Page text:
2D ADEQUATE (Adequate DoublE QUAntum Transfer Experiment) is useful for determining which signals arise from coupled carbon pairs using proton detection. It is insensitive as only 0.01% of the carbons are excited at natural abundance but the proton detection makes it much more sensitive than 2D INADEQUATE. As a result, good sensitivity is achieved with 0.2 molar samples instead of the 2 molar samples required for 2D INADEQUATE. If you can enrich the sample to about 10% 13C then the ADEQUATE experiment can be run with low sample concentrations. A 2D ADEQUATE spectrum yields correlations via spin-spin coupling from pairs of coupled 13C's to protons. The spectrum correlates the proton frequency on the f2 axis with the double-quantum carbon frequency (i.e. the sum of the two correlating carbon frequencies) on the f1 axis, making the spectrum somewhat complicated to interpret. There are no diagonal signals. Signals that correlate with carbons similar chemical shifts loose sensitivity due to second order coupling.
There are four common types of ADEQUATE experiments depending on the number of bonds that the correlations take place over: 1,1 one-bond proton to one-bond carbon; 1,n one-bond proton to multi-bond carbon; n,1 multi-bond proton to one-bond carbon and n,n multi-bond proton to multi-bond carbon. Fig.1 shows the pulse sequence for 1,1- and 1,n-ADEQUATE and fig. 2 shows the pulse sequence for n,1- and n,n-ADEQUATE. 1,1- and 1,n-ADEQUATE spectra are fully phase sensitive while n,1- and n,n-ADEQUATE spectra can only be phased in f1 as with long-range heteronuclear correlation and for the same reason.
Fig. 1. Pulse sequence for 1,1- and 1,n-ADEQUATE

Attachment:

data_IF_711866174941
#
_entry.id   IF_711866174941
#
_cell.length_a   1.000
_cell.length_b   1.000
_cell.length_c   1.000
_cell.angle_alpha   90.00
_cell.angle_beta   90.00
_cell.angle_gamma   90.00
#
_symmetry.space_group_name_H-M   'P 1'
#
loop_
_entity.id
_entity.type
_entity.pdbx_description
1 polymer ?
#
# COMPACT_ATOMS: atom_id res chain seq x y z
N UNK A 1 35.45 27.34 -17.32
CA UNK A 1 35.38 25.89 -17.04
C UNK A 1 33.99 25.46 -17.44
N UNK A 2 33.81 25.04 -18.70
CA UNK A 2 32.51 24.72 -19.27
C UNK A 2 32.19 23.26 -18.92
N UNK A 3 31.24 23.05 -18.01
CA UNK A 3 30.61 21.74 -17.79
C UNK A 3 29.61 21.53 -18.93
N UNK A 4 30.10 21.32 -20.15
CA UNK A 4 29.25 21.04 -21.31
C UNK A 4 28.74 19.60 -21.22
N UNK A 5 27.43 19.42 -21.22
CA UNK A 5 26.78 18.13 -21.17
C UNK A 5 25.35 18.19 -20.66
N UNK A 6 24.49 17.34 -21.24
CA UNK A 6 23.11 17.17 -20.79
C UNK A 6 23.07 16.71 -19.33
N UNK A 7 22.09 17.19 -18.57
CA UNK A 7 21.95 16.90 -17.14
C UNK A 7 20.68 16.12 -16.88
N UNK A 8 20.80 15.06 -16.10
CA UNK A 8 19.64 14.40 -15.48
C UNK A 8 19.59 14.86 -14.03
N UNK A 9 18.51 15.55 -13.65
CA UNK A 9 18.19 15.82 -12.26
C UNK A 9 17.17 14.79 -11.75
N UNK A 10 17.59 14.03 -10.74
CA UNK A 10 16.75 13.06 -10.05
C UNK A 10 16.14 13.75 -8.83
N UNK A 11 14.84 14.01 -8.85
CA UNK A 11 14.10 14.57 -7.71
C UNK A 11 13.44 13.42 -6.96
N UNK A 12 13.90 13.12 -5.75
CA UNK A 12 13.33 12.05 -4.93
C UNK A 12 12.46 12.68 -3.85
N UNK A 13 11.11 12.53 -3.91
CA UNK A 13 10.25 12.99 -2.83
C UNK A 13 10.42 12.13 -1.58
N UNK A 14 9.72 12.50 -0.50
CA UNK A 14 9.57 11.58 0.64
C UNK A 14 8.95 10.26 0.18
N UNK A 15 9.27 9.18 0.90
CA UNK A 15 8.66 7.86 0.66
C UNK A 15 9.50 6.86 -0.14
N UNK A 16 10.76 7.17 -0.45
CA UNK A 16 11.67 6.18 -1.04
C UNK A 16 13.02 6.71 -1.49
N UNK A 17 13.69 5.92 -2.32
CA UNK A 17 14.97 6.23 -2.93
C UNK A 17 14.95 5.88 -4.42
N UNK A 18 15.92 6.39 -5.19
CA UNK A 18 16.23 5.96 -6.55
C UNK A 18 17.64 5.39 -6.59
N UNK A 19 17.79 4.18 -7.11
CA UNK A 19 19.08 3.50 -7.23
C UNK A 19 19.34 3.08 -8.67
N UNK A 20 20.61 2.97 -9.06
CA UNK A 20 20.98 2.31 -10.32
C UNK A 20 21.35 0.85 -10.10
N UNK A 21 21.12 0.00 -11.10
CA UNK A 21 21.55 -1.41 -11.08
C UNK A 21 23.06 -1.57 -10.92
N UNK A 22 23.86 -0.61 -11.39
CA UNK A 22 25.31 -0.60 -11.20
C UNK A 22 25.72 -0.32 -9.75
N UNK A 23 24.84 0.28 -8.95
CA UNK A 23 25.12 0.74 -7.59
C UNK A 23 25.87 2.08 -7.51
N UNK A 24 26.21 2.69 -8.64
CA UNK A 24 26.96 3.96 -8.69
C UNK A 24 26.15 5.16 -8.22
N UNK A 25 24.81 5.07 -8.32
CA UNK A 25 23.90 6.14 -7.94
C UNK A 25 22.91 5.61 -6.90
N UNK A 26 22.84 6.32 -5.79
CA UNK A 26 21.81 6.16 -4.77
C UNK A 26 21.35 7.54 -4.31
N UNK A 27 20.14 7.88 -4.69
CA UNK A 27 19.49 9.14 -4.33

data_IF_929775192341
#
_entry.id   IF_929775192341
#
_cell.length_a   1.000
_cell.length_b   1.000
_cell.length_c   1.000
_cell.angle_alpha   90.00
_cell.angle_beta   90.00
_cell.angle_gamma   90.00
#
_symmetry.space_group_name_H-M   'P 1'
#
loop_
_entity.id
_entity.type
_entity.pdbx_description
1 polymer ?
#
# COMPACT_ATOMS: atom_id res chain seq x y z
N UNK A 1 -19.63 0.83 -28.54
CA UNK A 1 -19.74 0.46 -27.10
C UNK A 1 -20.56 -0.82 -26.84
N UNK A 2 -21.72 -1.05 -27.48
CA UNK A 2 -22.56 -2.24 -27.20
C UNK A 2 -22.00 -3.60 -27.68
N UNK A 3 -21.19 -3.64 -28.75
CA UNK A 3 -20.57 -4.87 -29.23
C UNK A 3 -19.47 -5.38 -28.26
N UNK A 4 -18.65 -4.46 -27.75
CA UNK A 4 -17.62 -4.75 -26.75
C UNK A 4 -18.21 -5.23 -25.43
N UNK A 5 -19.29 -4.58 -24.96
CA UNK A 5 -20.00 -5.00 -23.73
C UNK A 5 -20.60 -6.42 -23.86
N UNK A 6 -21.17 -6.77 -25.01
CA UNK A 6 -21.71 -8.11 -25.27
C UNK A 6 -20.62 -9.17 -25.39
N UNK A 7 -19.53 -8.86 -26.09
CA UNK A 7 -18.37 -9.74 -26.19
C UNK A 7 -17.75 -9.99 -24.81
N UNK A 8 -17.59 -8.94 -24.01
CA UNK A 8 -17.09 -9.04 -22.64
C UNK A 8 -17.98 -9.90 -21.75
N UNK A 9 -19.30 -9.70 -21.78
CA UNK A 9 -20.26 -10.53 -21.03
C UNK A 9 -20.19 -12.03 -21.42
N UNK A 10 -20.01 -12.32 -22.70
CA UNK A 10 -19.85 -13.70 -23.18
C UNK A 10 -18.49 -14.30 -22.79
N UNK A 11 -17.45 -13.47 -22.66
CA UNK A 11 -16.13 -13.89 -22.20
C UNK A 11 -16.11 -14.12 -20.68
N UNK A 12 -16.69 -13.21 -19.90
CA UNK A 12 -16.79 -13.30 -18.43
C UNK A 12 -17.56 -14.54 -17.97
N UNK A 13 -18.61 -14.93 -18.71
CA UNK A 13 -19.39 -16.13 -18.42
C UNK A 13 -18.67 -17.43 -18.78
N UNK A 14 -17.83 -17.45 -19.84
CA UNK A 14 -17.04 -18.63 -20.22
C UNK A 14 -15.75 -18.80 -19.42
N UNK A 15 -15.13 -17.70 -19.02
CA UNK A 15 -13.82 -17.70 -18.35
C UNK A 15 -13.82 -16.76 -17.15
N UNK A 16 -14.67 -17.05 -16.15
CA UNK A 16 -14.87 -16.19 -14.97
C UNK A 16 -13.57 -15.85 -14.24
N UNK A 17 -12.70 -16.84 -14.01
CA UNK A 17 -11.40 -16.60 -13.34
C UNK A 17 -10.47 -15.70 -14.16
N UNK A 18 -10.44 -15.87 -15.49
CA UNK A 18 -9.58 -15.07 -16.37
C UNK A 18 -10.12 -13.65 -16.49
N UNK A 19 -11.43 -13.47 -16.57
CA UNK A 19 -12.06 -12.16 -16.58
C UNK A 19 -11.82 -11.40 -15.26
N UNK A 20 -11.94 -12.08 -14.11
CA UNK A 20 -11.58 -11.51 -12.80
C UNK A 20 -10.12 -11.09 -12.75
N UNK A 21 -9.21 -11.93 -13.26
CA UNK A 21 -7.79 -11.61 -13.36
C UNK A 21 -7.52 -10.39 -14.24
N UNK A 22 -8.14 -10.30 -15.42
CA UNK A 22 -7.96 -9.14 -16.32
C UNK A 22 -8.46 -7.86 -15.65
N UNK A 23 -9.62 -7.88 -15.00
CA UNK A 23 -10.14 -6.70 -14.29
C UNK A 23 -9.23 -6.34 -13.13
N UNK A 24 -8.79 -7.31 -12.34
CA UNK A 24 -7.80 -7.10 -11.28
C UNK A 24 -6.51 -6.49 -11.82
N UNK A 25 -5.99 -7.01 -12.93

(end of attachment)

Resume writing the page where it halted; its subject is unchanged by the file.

Δ1 = 1/4(1JCH), Δ2 = 1/4(JCC), Δ3 = 1/4(1JCH) for CH only and 1/6(1JCH) for all multiplicities
Fig. 2. Pulse sequence for n,1- and n,n-ADEQUATE
Δ1 = 1/4(1JCH), Δ2 = 1/4(nJCH), Δ3 = 1/4(JCC)
For the purposes of the ADEQUATE pulse sequences: the one-bond carbon-carbon coupling constant (1JCC) is usually 35 to 45 for a single bond and about 65 Hz for a double bond and are increased by electronegative substituents. Long-range (two or three-bond) carbon-carbon coupling constants (nJCH) are of the order of 11 Hz.
The 1,1-ADEQUATE spectrum of phenanthrene (fig. 3) is shown in fig. 4. The double-quantum correlations appear at δA+δB-δo where A and B are the coupled carbons and δo is the carbon observation chemical shift (at the center of the spectrum). In practice this formula is only accurate to about 0.05 ppm for one-bond and 0.02 for multiple bond due to 13/12C isotope shifts. For example (fig. 4, table 1), H1 at 8.83 ppm correlates with C1-C8b (122.91 and 130.58 ppm). The center of the 13C spectrum was set to 127.63 ppm so the correlation would be expected at 125.86 ppm but is observed at 125.81 ppm due to the isotope shift. The same analysis is applied to the 1,n-ADEQUATE - (fig. 5), n,1-ADEQUATE (fig. 6) and n,n-ADEQUATE (fig. 7) spectra. Table 1 lists the calculated (calcd. DQ shift) and measured (meas. DQ shift) double quantum chemical shifts for each pair of carbons and lists the types of (1,1-; 1,n-; n,1- and/or n,n-)ADEQUATE spectrum for which each correlation appears. The ADEQUATE spectrum is complicated by the symmetry of the molecule and that C2 and C3 chemical shifts are too close to separate
Fig. 3. Structure of phenanthrene
Fig. 4. 1,1-ADEQUATE spectrum of phenanthrene
Fig. 5. 1,n-ADEQUATE spectrum of phenanthrene
Fig. 6. n,1-ADEQUATE spectrum of phenanthrene
Fig. 7. n,n-ADEQUATE spectrum of phenanthrene
Table 1. Correlations for the ADEQUATE of phenanthrene with a 13C observation shift at 127.63 ppm
|C/H||13C shifts||calcd. DQ shift||meas. DQ shift||H1 8.83 ppm||H2 7.77 ppm||H3 7.81 ppm||H4 8.06 ppm||H9 7.90 ppm|
|C1-C2||122.91, 126.77||122.05||121.97||1,1; 1,n||1,1; 1,n|
|C1-C4a||122.91, 132.32||127.60||125.82||1,1; 1,n; n,1||n,1|
|C3-C4||126.77, 128.80||127.94||127.88||1,1; 1,n||1,1; 1,n|
|C4-C4a||128.80, 132.32||133.49||133.44||n,1||1,1; 1,n||n,1|
|C4-C9||128.80, 127.15||128.32||128.31||1,n||1,n; n,n|
|C4a-C8a||132.32, 130.58||135.27||135.21||n,1; n,n||n,1||n,1; n,n|
|C4a-C9||132.32, 127.15||131.84||131.82||1,1; 1,n; n,1|
The ADEQUATE experiment can be carried out for more complicated examples such as cholesteryl acetate (fig. 8). In principle, the (1,1 - fig. 9; 1,n - fig. 10; n,1 - fig.11 and n,n - fig.12) ADEQUATE spectra can be used to confirm the assignment of cholesteryl acetate. You are welcome to try.
Fig. 8. Structure of cholesteryl acetate
Fig. 9. 1,1-ADEQUATE spectrum of cholesteryl acetate
Fig. 10. 1,n-ADEQUATE spectrum of cholesteryl acetate
Fig. 11. n,1-ADEQUATE spectrum of cholesteryl acetate
Fig. 12. n,n-ADEQUATE spectrum of cholesteryl acetate